While climate reports–and other forms of quantitative and qualitative feedback–might reveal urgent environmental issues that require immediate attention, the path toward a welcoming, inspiring campus climate is long-term work. Toward that outcome, leadership should facilitate a clear (and adaptive) multi-year strategy–and ensure sustained application of resources where needed.
The surveys suggest most students agree that their advisors and faculty respect them and are available when needed. However, two data points bear further investigation:
- Only 42% of overall professional student respondents agree that their advisors are available when needed.
- Only 43% of overall undergraduate student respondents agree that they have worked with a faculty or staff member they consider to be a mentor.
For professional students, this might necessitate further analysis on a program level to understand the mechanisms leading to the tension suggested by the report data. Involving all key constituents–advisors, students, and program administrative leadership–will likely be a necessary step toward achieving more positive outcomes.
Further analysis might also be prudent for the undergraduate community. A series of inquiries could determine if there are missing elements in student education regarding the role of mentors and how to engage them. Likewise, do faculty and staff need further direction on their possible roles as mentors to undergraduate students? An inquiry might also determine if there is a lack of resources available to provide meaningful mentorship to interested students. Ultimately, strong mentorship for the undergraduate population will serve as an instrument of retention, student achievement, and success in post-graduate pursuits.
Deeper analysis of our student groups.
History and purpose.
History and Purpose
Through an ongoing and evolving process, the University of Iowa assesses its campus climate for all stakeholders through the lenses of diversity, equity, and inclusion.
The first survey occurred in 2018, incorporating feedback from faculty, staff, undergraduate and graduate students. The second survey, in 2020, engaged faculty, staff, and postdocs. During the 2020-21 academic year–an unprecedented year for students worldwide–a survey was conducted with undergraduate, graduate, and professional students.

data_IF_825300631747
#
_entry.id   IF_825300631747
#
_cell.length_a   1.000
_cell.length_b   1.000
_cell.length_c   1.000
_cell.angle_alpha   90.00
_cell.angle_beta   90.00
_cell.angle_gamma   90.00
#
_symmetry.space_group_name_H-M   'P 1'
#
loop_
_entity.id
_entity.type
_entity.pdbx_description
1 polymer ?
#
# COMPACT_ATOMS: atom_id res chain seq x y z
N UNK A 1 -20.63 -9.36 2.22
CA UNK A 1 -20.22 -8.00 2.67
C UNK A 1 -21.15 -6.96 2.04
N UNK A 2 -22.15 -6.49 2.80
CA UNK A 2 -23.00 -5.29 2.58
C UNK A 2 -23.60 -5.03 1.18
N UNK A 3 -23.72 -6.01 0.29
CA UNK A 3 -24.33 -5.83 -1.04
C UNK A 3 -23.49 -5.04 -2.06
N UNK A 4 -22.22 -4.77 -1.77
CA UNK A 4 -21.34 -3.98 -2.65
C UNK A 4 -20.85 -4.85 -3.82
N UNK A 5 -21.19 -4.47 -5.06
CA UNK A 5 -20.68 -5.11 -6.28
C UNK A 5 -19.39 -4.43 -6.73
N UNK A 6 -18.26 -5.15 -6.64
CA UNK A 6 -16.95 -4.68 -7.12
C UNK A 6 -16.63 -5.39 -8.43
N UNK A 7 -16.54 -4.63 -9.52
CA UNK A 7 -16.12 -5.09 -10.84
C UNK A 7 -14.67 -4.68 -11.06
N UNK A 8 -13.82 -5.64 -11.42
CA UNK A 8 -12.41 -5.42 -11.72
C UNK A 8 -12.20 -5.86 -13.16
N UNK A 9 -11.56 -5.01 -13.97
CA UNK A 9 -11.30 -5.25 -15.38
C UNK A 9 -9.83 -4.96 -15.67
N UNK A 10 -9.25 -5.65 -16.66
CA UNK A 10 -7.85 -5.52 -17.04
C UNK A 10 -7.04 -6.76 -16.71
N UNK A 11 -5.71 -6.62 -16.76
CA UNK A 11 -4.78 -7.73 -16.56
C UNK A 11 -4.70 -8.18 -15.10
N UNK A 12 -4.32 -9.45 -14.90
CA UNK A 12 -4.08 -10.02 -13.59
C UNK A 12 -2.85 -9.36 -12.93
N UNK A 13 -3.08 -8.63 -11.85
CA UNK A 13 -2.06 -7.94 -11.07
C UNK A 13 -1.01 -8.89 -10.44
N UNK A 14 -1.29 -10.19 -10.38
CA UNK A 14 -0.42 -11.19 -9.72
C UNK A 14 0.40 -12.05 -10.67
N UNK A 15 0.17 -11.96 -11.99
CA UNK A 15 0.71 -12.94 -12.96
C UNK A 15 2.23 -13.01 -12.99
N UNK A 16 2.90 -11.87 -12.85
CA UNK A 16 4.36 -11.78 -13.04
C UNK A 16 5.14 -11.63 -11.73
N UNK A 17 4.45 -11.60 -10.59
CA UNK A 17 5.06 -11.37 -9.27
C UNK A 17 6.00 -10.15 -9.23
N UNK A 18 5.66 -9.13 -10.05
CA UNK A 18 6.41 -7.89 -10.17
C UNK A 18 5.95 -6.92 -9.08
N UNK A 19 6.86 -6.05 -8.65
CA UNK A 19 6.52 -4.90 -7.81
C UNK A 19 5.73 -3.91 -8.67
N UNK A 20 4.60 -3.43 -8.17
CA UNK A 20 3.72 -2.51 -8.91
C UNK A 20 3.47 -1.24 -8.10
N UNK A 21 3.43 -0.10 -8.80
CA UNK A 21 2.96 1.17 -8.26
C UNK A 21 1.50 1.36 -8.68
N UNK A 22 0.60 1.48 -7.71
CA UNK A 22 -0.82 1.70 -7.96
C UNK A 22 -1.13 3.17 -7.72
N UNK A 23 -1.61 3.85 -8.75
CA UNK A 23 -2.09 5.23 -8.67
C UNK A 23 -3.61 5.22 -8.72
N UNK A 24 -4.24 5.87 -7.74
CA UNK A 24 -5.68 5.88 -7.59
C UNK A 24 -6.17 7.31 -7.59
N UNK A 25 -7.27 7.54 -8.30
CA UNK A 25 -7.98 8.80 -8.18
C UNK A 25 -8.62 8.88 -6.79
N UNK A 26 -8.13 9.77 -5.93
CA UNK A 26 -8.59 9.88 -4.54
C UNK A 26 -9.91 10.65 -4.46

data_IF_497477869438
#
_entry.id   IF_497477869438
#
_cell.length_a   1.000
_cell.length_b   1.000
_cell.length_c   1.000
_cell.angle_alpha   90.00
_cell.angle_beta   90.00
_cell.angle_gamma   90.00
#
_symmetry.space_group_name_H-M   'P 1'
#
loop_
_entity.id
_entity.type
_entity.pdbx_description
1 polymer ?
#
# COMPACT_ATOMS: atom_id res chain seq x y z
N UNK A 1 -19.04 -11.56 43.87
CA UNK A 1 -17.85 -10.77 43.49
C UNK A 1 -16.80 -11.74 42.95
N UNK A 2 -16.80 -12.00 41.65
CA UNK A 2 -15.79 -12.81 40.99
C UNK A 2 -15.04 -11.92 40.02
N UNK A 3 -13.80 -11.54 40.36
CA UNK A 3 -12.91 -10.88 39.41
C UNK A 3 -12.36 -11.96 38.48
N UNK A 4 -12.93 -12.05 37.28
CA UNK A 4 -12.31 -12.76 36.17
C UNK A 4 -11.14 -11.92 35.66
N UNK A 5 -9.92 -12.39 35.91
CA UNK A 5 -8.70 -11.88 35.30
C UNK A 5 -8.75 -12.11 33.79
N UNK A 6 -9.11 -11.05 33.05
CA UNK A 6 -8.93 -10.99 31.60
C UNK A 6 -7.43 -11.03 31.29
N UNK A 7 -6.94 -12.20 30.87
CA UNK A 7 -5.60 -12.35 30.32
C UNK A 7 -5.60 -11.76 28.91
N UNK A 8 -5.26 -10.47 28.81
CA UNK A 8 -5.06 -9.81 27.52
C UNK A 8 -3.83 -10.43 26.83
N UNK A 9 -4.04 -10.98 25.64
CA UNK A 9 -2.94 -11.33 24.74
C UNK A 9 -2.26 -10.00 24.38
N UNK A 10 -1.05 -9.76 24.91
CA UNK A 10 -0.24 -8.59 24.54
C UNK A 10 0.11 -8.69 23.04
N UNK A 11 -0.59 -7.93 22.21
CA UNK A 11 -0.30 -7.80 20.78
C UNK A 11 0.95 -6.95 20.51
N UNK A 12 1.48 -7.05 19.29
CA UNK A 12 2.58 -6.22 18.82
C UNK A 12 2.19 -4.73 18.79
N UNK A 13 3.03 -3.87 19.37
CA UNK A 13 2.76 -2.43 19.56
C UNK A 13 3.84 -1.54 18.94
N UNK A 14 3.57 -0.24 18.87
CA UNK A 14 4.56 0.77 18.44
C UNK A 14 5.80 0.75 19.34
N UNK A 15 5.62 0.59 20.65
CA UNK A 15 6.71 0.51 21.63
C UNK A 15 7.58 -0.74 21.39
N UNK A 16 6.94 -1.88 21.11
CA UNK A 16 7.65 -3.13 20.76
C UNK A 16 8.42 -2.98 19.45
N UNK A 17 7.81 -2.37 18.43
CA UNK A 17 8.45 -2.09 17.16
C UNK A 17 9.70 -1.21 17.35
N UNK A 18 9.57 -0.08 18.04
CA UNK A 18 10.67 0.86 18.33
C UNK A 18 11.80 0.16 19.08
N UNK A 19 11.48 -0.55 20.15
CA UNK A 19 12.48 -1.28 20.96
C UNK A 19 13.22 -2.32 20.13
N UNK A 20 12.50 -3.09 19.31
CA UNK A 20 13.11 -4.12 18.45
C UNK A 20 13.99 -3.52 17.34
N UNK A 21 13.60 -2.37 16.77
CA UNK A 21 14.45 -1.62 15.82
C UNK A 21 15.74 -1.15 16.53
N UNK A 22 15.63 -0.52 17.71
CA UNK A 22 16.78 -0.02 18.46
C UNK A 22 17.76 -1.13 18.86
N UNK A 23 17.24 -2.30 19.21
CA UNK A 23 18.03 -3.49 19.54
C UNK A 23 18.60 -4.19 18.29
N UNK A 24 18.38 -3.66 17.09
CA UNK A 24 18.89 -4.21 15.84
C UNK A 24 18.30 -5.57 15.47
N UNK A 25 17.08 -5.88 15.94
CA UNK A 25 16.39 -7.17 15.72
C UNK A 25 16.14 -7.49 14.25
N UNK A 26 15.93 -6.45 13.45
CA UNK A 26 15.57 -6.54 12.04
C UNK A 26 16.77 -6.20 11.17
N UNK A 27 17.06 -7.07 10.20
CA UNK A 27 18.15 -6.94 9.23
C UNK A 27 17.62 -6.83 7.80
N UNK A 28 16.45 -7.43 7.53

The next survey, launching March 29, 2022, will align our entire community of students, postdocs, faculty, and staff onto the same timeline for climate assessments.
The campus climate survey is implemented and reported by the University of Iowa’s Division of Diversity, Equity, and Inclusion with considerable support from faculty, staff, and students across campus.
Following the release of the 2021 student reports, the Division of Diversity, Equity, and Inclusion staff are immediately engaging representatives across the University of Iowa to discuss the data in real-time, direct conversations.
Within and beyond the scope of these specific reports, our division’s staff are also available, year-round, to:
- Address long-term strategies for building inclusive program climates.
- Facilitate training sessions for interested faculty and staff.
Bradley Cramer | College of Liberal Arts & Sciences
Kimberly Carter | Office of the Executive Vice President and Provost
Bruce Drummond | University Human Resources
Wayne Jacobson | Office of Assessment
Bria Marcelo | Division of Diversity, Equity, and Inclusion
Dawn Moore | Information Technology Systems
Maurine Neiman | College of Liberal Arts & Sciences
Andre Perry | Division of Diversity, Equity, and Inclusion
Duane Staskal | Information Technology Systems
Charlie Taylor | Division of Diversity, Equity, and Inclusion
Elizabeth Tovar | Division of Diversity, Equity, and Inclusion
KaLeigh White | Graduate College
2021 Student Survey Implementation and Analysis Team:
The University of Iowa prohibits discrimination in employment, educational programs, and activities on the basis of race, creed, color, religion, national origin, age, sex, pregnancy, disability, genetic information, status as a U.S. veteran, service in the U.S. military, sexual orientation, gender identity, associational preferences, or any other classification that deprives the person of consideration as an individual. The university also affirms its commitment to providing equal opportunities and equal access to university facilities. For additional information on nondiscrimination policies, contact the Director, Office of Institutional Equity, the University of Iowa, 202 Jessup Hall, Iowa City, IA 52242-1316, 319-335-0705, firstname.lastname@example.org.